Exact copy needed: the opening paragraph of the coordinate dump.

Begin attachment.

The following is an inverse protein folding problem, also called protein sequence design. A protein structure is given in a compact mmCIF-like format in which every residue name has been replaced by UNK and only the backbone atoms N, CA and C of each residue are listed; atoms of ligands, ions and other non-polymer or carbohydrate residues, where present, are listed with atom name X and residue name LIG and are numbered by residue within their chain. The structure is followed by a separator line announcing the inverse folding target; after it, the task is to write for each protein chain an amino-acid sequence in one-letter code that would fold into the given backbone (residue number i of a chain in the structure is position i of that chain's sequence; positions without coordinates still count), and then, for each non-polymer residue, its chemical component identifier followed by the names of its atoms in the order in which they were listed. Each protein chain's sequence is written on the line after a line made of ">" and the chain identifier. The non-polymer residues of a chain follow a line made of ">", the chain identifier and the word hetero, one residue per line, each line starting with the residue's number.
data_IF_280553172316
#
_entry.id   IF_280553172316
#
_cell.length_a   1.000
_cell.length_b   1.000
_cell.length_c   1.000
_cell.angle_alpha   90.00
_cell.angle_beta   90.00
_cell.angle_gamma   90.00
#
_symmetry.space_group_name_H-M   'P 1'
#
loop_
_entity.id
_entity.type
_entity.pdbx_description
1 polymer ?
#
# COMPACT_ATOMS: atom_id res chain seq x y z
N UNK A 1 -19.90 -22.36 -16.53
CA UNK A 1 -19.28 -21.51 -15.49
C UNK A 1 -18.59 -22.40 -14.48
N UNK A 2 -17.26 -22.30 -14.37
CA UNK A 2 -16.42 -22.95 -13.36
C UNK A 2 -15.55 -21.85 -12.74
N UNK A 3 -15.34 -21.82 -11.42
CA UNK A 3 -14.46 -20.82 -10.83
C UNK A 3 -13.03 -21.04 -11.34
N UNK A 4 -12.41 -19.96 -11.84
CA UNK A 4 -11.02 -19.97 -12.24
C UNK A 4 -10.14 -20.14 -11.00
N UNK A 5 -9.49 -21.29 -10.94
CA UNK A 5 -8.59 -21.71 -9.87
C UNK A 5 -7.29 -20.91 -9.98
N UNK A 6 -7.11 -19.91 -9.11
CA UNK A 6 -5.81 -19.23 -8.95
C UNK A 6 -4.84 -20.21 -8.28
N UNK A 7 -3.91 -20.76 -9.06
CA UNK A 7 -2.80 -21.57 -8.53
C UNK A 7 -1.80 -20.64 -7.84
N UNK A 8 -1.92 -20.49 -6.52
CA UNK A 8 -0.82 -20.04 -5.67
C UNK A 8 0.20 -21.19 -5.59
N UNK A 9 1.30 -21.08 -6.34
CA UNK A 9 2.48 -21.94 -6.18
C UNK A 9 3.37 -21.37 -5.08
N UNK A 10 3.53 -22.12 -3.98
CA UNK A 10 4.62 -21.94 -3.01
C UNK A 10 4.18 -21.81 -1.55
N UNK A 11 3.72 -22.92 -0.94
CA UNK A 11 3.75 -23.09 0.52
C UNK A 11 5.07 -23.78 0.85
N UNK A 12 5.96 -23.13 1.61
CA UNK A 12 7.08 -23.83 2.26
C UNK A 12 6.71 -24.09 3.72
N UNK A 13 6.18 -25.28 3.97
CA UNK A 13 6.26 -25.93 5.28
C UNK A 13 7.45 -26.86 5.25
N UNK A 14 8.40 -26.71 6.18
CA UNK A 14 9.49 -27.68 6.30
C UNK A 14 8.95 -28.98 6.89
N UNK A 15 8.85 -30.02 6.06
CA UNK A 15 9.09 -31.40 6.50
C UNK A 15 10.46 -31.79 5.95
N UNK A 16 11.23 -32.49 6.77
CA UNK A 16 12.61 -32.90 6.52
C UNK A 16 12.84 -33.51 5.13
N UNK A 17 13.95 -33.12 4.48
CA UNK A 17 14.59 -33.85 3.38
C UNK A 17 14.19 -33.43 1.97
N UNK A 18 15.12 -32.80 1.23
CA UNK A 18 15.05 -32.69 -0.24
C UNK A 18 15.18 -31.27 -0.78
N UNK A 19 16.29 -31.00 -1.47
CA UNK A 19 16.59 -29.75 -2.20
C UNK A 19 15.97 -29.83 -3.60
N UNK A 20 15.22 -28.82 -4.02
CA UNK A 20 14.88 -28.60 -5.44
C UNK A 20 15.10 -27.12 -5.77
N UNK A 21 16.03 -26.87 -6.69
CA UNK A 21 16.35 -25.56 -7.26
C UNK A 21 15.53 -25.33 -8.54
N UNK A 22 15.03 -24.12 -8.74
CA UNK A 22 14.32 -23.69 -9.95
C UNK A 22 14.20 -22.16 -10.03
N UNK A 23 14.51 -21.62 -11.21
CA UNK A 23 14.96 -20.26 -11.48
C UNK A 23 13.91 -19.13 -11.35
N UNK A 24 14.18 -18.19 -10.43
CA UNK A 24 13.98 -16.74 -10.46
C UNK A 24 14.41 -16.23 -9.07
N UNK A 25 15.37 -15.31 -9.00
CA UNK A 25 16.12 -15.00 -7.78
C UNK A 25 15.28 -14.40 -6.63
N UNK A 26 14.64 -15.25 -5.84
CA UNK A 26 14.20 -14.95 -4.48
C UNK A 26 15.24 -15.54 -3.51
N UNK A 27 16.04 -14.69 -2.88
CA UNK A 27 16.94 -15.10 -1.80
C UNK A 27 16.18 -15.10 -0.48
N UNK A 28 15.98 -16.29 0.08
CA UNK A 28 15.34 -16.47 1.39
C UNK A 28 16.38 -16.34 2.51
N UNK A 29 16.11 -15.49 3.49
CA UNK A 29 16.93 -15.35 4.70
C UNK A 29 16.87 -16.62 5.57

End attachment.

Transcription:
The following is an inverse protein folding problem, also called protein sequence design. A protein structure is given in a compact mmCIF-like format in which every residue name has been replaced by UNK and only the backbone atoms N, CA and C of each residue are listed; atoms of ligands, ions and other non-polymer or carbohydrate residues, where present, are listed with atom name X and residue name LIG and are numbered by residue within their chain. The structure is followed by a separator line announcing the inverse folding target; after it, the task is to write for each protein chain an amino-acid sequence in one-letter code that would fold into the given backbone (residue number i of a chain in the structure is position i of that chain's sequence; positions without coordinates still count), and then, for each non-polymer residue, its chemical component identifier followed by the names of its atoms in the order in which they were listed. Each protein chain's sequence is written on the line after a line made of ">" and the chain identifier. The non-polymer residues of a chain follow a line made of ">", the chain identifier and the word hetero, one residue per line, each line starting with the residue's number.